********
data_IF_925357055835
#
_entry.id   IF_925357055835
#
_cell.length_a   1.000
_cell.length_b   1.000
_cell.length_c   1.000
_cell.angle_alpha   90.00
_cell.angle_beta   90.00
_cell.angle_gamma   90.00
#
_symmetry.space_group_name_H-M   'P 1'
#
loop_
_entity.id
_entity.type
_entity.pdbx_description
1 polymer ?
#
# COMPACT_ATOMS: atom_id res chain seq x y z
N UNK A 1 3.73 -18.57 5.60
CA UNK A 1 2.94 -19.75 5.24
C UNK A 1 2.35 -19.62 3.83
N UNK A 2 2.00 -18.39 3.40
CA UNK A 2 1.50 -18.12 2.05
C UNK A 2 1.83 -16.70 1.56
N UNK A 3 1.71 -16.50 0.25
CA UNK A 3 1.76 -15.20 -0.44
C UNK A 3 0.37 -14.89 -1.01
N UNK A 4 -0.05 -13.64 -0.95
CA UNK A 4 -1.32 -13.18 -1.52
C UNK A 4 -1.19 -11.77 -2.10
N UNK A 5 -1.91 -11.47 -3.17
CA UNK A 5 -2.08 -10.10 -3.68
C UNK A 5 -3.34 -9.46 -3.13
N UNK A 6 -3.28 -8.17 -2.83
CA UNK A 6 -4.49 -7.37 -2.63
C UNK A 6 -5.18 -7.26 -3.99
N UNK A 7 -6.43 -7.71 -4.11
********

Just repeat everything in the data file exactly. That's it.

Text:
data_IF_925357055835
#
_entry.id   IF_925357055835
#
_cell.length_a   1.000
_cell.length_b   1.000
_cell.length_c   1.000
_cell.angle_alpha   90.00
_cell.angle_beta   90.00
_cell.angle_gamma   90.00
#
_symmetry.space_group_name_H-M   'P 1'
#
loop_
_entity.id
_entity.type
_entity.pdbx_description
1 polymer ?
#
# COMPACT_ATOMS: atom_id res chain seq x y z
N UNK A 1 3.73 -18.57 5.60
CA UNK A 1 2.94 -19.75 5.24
C UNK A 1 2.35 -19.62 3.83
N UNK A 2 2.00 -18.39 3.40
CA UNK A 2 1.50 -18.12 2.05
C UNK A 2 1.83 -16.70 1.56
N UNK A 3 1.71 -16.50 0.25
CA UNK A 3 1.76 -15.20 -0.44
C UNK A 3 0.37 -14.89 -1.01
N UNK A 4 -0.05 -13.64 -0.95
CA UNK A 4 -1.32 -13.18 -1.52
C UNK A 4 -1.19 -11.77 -2.10
N UNK A 5 -1.91 -11.47 -3.17
CA UNK A 5 -2.08 -10.10 -3.68
C UNK A 5 -3.34 -9.46 -3.13
N UNK A 6 -3.28 -8.17 -2.83
CA UNK A 6 -4.49 -7.37 -2.63
C UNK A 6 -5.18 -7.26 -3.99
N UNK A 7 -6.43 -7.71 -4.11